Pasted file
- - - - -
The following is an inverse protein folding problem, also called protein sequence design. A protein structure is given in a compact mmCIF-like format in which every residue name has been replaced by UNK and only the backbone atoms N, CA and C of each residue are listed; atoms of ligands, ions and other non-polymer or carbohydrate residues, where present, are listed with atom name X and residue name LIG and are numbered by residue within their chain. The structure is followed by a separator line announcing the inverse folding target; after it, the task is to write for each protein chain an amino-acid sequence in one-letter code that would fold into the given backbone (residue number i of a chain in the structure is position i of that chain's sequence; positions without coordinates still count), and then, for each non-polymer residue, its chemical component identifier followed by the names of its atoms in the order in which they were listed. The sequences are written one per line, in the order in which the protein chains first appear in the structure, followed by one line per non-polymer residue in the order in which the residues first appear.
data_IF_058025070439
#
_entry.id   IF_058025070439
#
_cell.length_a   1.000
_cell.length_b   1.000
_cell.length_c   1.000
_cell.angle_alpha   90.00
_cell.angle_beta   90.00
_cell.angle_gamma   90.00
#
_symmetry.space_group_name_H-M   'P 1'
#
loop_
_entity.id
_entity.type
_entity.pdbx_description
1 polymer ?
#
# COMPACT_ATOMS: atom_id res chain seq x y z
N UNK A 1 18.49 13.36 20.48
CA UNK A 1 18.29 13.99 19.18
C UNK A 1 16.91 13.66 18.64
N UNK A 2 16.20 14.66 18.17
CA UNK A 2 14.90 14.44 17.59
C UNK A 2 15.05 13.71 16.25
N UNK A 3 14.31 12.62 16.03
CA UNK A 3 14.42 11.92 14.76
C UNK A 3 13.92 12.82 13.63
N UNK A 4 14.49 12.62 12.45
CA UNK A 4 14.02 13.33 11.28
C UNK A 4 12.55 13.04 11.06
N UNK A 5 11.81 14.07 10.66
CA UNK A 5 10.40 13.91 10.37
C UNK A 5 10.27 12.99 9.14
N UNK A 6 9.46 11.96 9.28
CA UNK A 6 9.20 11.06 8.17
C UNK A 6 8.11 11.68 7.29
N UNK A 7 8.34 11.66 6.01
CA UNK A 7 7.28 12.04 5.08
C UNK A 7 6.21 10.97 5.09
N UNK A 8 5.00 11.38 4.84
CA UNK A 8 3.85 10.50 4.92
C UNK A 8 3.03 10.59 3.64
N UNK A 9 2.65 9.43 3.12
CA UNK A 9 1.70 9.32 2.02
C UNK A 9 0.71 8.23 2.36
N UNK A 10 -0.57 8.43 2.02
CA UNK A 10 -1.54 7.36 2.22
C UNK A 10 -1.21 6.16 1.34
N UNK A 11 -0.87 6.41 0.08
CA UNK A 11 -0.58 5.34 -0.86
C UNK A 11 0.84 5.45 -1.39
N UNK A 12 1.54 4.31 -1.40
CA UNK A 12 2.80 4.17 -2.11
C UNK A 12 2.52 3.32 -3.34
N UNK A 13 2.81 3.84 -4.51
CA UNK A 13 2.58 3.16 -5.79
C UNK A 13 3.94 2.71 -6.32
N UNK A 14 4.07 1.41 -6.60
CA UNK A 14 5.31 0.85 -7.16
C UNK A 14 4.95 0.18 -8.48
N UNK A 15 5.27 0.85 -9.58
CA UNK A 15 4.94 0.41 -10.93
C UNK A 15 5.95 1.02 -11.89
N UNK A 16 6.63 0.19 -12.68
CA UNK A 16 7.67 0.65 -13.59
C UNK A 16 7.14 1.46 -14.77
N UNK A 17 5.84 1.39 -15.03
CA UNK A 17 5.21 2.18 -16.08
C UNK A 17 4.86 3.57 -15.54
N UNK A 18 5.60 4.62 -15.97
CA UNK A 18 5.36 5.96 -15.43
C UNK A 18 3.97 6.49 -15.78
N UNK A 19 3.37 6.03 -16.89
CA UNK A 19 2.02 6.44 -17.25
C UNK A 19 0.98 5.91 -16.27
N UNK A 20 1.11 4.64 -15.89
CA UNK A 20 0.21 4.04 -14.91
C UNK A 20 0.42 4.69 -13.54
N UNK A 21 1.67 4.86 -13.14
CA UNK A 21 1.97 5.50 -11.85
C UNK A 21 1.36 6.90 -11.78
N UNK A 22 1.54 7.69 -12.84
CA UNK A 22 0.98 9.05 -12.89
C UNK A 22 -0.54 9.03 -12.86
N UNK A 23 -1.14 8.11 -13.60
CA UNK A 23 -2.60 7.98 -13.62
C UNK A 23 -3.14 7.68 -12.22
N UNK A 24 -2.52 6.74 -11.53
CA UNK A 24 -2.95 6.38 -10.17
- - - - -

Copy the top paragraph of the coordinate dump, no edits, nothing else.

The following is an inverse protein folding problem, also called protein sequence design. A protein structure is given in a compact mmCIF-like format in which every residue name has been replaced by UNK and only the backbone atoms N, CA and C of each residue are listed; atoms of ligands, ions and other non-polymer or carbohydrate residues, where present, are listed with atom name X and residue name LIG and are numbered by residue within their chain. The structure is followed by a separator line announcing the inverse folding target; after it, the task is to write for each protein chain an amino-acid sequence in one-letter code that would fold into the given backbone (residue number i of a chain in the structure is position i of that chain's sequence; positions without coordinates still count), and then, for each non-polymer residue, its chemical component identifier followed by the names of its atoms in the order in which they were listed. The sequences are written one per line, in the order in which the protein chains first appear in the structure, followed by one line per non-polymer residue in the order in which the residues first appear.